Second Union

Second Union


Image Courtesy of Sony Pictures Publicity

In a world where Avengers: Endgame and its record-breaking success exists, especially with the upcoming “rerelease” this weekend, placing Spider-Man: Far from Home directly after such a phenomenon is risky, to say the least. Not only are fans and viewers still mourning and admittedly worn out by all the discussion of Earth’s Mightiest Heroes, cutting that conversation short with a new installment from an established light-hearted, funny, and joyous character could unravel what Endgame achieved. Fortunately, fans and critics alike should be pleased with the latest outing from Marvel Studios. It’s not a home run by any stretch of the imagination, oftentimes falling short of its 2017 predecessor Spider-Man: Homecoming, but director Jon Watts and company introduce enough likable characters, intriguing plot elements, and genuine humor to make the film a bite-sized joy ride. The film isn’t a must-see and admittedly works best under the knowledge of the entire Marvel Cinematic Universe, but it’s still proficient enough even in a post-Avengers: Endgame world.

“Competent Enough in a Post-Endgame World”

Directed by Spider-Man: Homecoming’s Jon Watts, Far From Home starts off boisterous and rarely ever lets up. Its first few moments fly by quickly and with little hiccups along the way, tossing the audience immediately into its raveled plot. As such, certain important details are left out, mostly out of the assurance that the audience is versed in the MCU’s lore. And while this may be true for hardcore fans, new audiences may struggle to keep up with Far From Home’s dodgy and uneven first act. It doesn’t help that key story details are mentioned with a quick line, one that immediately follows a crowd-roaring joke. Consequently, such details are often missed. It’s an oddly structured screenplay for sure, with the screenwriters complacent with and at times even ignorant of basic pacing lessons. Additionally, Watts and company are clearly still riding the spirit of Homecoming, bringing back many returning characters and jokes that don’t always pan out. Indeed, Far From Home is more of a sequel to that of Avengers: Endgame than its 2017 predecessor, and if that is the direction Kevin Feige insisted on, then so be it. Going all-in for that direction would have helped Marvel Studios justify capping their unquestionably strongest phase of films with Far From Home, but Watts seems as confused as his characters are in whether this is the proper Phase 3 finale or a bridge between Avengers: Endgame and what’s to come.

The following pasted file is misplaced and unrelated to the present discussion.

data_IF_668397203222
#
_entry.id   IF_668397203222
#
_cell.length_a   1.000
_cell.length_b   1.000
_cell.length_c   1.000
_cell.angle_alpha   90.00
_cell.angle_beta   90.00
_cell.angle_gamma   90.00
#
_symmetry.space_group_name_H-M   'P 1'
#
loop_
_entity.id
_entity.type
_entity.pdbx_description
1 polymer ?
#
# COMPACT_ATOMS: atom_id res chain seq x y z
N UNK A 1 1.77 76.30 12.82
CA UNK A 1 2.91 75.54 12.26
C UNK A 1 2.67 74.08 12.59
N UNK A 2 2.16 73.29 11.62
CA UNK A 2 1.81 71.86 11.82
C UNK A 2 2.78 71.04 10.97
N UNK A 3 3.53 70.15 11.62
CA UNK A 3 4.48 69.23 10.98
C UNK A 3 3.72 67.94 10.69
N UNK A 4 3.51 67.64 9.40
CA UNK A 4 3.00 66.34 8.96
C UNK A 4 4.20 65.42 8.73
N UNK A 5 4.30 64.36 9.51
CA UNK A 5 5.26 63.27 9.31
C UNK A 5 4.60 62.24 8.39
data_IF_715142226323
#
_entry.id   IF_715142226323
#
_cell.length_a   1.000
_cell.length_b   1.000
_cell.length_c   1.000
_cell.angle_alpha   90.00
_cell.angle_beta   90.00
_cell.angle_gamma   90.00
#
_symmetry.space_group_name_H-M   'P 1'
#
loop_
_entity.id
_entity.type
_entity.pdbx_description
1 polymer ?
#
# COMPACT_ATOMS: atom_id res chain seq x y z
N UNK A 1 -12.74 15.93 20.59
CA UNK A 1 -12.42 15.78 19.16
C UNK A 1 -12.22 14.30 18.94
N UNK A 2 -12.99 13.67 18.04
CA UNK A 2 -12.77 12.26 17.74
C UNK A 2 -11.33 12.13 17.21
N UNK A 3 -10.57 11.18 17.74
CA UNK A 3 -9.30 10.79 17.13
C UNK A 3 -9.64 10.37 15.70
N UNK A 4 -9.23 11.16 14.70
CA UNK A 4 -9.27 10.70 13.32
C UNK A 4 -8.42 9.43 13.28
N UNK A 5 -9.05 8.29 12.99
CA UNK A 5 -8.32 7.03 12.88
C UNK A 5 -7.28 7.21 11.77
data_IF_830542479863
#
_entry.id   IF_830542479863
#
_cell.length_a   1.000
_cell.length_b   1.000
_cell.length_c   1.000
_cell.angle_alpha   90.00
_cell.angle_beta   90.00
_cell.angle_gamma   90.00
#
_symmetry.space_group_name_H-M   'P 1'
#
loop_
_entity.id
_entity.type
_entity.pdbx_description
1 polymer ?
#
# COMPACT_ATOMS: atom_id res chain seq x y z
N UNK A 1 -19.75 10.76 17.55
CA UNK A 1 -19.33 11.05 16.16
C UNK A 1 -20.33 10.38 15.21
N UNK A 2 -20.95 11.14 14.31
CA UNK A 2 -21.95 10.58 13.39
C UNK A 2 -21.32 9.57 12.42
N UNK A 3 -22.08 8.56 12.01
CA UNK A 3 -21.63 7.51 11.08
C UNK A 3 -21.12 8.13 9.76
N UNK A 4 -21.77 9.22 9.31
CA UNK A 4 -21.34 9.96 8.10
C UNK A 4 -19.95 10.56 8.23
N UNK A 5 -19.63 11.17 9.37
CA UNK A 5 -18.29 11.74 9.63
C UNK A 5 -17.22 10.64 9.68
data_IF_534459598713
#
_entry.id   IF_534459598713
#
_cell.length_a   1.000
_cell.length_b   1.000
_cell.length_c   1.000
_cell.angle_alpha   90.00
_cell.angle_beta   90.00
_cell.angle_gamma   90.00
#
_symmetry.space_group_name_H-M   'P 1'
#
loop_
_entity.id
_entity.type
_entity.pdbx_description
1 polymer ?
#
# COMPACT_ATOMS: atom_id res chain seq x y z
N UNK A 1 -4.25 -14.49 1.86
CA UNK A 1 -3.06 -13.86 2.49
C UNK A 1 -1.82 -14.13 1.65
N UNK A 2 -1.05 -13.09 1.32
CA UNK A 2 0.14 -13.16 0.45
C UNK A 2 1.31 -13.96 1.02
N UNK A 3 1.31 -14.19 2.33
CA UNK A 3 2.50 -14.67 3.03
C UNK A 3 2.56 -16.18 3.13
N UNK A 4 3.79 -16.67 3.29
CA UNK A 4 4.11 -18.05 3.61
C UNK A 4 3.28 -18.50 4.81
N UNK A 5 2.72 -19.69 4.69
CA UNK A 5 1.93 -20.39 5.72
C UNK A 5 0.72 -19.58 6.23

But despite some glaring issues, Watts’ underappreciated flair for blockbuster filmmaking is still apparent, now bigger than ever with massive, sprawling set-pieces. These sequences do often fall prey to repetitive environments and scenarios that don’t add many variances or nuances. However, it’s in the trademark big and loud third act that Watts really shines. A shocking revelation on part of Jake Gyllenhaal’s Mysterio is a massive contributing factor, turning the entire film on its head and essentially fracturing the very future of the beloved Web-slinger. Stylistic fashion and inventive moments help create some of the best action sequences Spider-Man has ever seen as a character on both the page and screen.

Of course, these sequences wouldn’t be what they were without the production team and the visual effects artists and the all-star cast. Needless to say, Far From Home undoubtedly has a massive budget riding behind it. Its effects are bright, vivid, and lively, and it has some fantastic tracks from the original score up its sleeve as well. Concerns over the questionable visual effects shots from the early trailers will quickly be silenced as it’s all deliberately intentional and deliberately brilliant at that. But regarding the cast, Tom Holland is once again fantastic as Peter Parker, showing a more reserved side of the character especially after the heartbreaking events of Endgame. The character goes down a darker path, oftentimes faced in preposterous situations. The horizons have been clearly pulled wide open for the countless directions and scenarios that Marvel could take him down.

Additionally, Jake Gyllenhaal handles his role with ease, proving to be a fantastic pick for the role and the direction that Watts wanted to take Mysterio. It isn’t the predictable character from the comics that some fans do admittedly love, but rather a more matured and modern take, something that Mysterio was in desperate need of. As for the romances, they do play a rather large role in the film, with Peter Parker’s and MJ’s relationship in the main spotlight, rightfully so, as their relationship is the only one that feels earned. Both Zendaya and Holland have clear, fully blossomed chemistry, making their awkward moments seem like nuanced moments instead.

Jake Gyllenhaal is Mysterio in Columbia Pictures’ SPIDER-MAN: ™ FAR FROM HOME. (Image Courtesy of Sony Pictures Publicity)

In the end, Spider-Man: Far From Home isn’t what Phase 3 should have ended on, a title that should have been handed to Avengers: Endgame. Even so, it’s not as if it isn’t a proficiently constructed film, far from it. It’s just unclear about where it will end up in the minds of audiences once the fourth phase of the Marvel Cinematic Universe is complete and the dust settles once more. But for now? Stay until the credits. The importance of both sequences in the context of the MCU cannot be expressed properly.

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